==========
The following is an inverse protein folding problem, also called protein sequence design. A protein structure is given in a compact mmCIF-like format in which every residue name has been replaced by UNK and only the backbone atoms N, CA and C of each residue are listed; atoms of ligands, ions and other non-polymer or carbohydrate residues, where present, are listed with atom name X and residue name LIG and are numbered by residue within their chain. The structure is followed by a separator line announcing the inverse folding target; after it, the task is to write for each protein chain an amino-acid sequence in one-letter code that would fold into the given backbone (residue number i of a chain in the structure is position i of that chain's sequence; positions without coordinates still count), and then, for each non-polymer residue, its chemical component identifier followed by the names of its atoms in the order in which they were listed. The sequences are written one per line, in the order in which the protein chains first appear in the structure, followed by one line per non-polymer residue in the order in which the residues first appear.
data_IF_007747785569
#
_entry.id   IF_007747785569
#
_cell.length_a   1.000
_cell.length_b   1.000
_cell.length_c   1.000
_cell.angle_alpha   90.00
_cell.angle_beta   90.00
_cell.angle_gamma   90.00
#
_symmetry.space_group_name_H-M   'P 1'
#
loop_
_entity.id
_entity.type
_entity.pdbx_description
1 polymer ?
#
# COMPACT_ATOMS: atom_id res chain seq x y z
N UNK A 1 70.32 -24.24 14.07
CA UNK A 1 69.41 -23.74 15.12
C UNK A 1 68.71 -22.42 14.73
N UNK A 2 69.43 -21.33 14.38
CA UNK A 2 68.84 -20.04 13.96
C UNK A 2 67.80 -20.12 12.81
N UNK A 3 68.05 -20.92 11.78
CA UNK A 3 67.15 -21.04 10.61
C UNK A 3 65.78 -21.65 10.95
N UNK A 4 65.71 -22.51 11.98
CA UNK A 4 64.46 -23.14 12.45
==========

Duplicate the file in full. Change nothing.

The following is an inverse protein folding problem, also called protein sequence design. A protein structure is given in a compact mmCIF-like format in which every residue name has been replaced by UNK and only the backbone atoms N, CA and C of each residue are listed; atoms of ligands, ions and other non-polymer or carbohydrate residues, where present, are listed with atom name X and residue name LIG and are numbered by residue within their chain. The structure is followed by a separator line announcing the inverse folding target; after it, the task is to write for each protein chain an amino-acid sequence in one-letter code that would fold into the given backbone (residue number i of a chain in the structure is position i of that chain's sequence; positions without coordinates still count), and then, for each non-polymer residue, its chemical component identifier followed by the names of its atoms in the order in which they were listed. The sequences are written one per line, in the order in which the protein chains first appear in the structure, followed by one line per non-polymer residue in the order in which the residues first appear.
data_IF_007747785569
#
_entry.id   IF_007747785569
#
_cell.length_a   1.000
_cell.length_b   1.000
_cell.length_c   1.000
_cell.angle_alpha   90.00
_cell.angle_beta   90.00
_cell.angle_gamma   90.00
#
_symmetry.space_group_name_H-M   'P 1'
#
loop_
_entity.id
_entity.type
_entity.pdbx_description
1 polymer ?
#
# COMPACT_ATOMS: atom_id res chain seq x y z
N UNK A 1 70.32 -24.24 14.07
CA UNK A 1 69.41 -23.74 15.12
C UNK A 1 68.71 -22.42 14.73
N UNK A 2 69.43 -21.33 14.38
CA UNK A 2 68.84 -20.04 13.96
C UNK A 2 67.80 -20.12 12.81
N UNK A 3 68.05 -20.92 11.78
CA UNK A 3 67.15 -21.04 10.61
C UNK A 3 65.78 -21.65 10.95
N UNK A 4 65.71 -22.51 11.98
CA UNK A 4 64.46 -23.14 12.45